17 6 On Short Time: Personal Memoirs by Eric Arugla Our world is not often built with short people in mind. In this collection of real-life stories, Mr. Arugla, a person whom by some measures is considered the smallest man in the world, tells the stories of his trials and triumphs navigating through a world that was just not built for him.

18 7 Pecos Bill by Sarah Mills Mills retells the adventures of one of the most celebrated figures from the Wild West. Raised by a pack of coyotes, Bill goes on to become the toughest cowboy in the world, using a rattlesnake as a lasso, riding a mountain lion, and eating dynamite. You won’t believe these stories!

19 8 Celestial Event by Michelle Walton The story of Mae Puffin and her vampire love, Bob Sharpe. The novel explores Mae's choice between her love for Bob and her friendship with mummy Daniel Red, who harbors great feelings for Mae but is afraid to express himself because he believes that the curse of the mummy extends to love life as well.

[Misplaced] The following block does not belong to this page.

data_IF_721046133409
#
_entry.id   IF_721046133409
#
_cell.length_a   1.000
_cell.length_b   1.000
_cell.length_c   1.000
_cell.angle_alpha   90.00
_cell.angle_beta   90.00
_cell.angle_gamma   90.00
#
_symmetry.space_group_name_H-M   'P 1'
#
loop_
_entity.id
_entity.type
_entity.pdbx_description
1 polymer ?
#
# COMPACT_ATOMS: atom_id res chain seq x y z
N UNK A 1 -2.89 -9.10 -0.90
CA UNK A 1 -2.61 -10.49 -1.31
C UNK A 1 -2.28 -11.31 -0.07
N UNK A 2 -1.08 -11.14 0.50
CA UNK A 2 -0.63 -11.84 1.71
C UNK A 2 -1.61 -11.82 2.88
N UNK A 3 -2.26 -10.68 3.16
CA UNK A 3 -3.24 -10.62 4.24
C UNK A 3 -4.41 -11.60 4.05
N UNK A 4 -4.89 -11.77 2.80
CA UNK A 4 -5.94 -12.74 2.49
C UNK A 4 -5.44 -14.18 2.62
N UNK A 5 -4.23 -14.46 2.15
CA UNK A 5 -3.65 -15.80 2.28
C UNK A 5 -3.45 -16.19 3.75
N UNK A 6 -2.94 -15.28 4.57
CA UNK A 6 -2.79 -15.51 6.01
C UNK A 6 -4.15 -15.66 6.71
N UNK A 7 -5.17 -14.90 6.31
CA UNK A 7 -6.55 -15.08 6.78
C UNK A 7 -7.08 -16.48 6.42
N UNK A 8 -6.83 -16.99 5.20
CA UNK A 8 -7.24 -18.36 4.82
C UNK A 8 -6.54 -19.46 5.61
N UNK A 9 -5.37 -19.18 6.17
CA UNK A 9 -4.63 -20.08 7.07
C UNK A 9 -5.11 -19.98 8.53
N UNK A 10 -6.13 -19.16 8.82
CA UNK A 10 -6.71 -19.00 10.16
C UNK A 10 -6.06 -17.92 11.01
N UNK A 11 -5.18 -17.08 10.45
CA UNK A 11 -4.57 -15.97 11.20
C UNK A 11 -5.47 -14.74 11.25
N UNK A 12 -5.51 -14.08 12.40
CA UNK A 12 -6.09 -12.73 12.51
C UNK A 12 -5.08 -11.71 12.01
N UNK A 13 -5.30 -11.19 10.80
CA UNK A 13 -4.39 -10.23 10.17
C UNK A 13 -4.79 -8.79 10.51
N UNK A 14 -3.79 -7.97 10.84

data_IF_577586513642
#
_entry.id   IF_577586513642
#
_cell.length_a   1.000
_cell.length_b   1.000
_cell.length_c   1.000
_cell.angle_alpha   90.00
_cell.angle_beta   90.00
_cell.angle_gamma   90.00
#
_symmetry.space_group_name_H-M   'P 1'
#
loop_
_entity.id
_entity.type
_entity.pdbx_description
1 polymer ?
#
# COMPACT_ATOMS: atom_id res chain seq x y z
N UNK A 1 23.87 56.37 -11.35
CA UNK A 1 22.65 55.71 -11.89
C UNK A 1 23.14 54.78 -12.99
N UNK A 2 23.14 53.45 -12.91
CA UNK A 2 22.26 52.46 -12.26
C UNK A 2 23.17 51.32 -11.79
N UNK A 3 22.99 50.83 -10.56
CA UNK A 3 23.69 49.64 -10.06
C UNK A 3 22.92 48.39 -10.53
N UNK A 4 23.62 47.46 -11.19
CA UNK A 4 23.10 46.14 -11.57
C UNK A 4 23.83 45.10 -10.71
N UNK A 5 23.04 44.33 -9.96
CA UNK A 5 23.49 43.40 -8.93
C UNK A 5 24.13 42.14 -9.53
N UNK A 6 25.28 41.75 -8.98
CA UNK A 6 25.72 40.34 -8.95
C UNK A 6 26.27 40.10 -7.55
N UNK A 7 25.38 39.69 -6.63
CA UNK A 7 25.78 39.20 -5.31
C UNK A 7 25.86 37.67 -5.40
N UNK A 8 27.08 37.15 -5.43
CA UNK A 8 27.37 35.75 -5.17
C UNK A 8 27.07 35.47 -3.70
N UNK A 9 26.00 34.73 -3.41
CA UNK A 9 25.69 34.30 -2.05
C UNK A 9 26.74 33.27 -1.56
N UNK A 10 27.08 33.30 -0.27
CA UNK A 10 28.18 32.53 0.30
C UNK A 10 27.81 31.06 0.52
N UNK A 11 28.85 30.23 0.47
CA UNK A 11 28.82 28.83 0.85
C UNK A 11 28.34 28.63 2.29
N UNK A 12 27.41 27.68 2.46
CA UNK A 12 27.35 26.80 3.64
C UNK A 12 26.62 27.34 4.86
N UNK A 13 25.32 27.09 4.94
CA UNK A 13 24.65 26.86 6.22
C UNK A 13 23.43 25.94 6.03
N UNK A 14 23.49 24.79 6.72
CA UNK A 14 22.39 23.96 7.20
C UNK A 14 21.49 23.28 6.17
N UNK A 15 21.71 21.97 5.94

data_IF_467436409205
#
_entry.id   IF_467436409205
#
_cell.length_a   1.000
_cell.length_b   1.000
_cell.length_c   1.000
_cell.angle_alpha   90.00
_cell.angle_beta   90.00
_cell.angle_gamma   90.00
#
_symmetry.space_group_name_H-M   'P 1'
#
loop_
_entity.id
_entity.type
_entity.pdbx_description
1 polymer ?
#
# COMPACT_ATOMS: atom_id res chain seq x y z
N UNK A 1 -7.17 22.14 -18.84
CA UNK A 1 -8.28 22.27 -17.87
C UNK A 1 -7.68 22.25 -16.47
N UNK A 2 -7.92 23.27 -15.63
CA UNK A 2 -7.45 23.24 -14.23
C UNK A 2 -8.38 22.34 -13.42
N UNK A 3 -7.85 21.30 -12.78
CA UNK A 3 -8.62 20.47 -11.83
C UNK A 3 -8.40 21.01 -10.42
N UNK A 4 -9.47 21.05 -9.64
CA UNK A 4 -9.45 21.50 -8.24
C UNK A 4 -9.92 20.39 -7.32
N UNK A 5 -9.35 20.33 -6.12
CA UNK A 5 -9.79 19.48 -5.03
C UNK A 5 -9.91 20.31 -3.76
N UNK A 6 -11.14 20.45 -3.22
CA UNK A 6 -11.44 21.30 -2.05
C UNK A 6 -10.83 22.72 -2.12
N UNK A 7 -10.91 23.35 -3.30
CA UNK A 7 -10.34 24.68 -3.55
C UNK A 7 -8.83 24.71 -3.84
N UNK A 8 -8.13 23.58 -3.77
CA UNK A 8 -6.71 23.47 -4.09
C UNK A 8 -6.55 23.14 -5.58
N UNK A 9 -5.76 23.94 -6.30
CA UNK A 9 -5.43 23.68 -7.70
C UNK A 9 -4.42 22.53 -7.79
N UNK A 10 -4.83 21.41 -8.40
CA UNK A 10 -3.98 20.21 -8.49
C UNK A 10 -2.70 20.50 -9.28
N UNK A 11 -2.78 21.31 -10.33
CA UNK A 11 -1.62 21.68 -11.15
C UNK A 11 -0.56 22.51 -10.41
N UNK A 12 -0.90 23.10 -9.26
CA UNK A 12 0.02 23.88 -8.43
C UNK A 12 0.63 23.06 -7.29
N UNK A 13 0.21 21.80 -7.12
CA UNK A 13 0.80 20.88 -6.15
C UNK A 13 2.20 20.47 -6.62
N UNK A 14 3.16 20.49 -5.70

20 9 Perseus: Crackin’ the Kraken Adapted by Saul Walkman Perseus, the son of Zeus, is about to receive the ultimate test: to save his village he must slay the snake-haired monster Medusa, who is so horrifying that looking at her will turn you into stone. Not only that, but somebody let out the Kraken, a gigantic monster from the sea. Can Perseus defeat the undefeatable and save his town?

21 10 A History of the United States for People by Harold Zapp Zapp tells the untold history of the United States by focusing on the unrepresented minority groups: women, Native Americans, and African Americans. Using rare documents from the deepest archives of American history, Zapp provides a wealth of interesting information and brings readers to some stunning conclusions.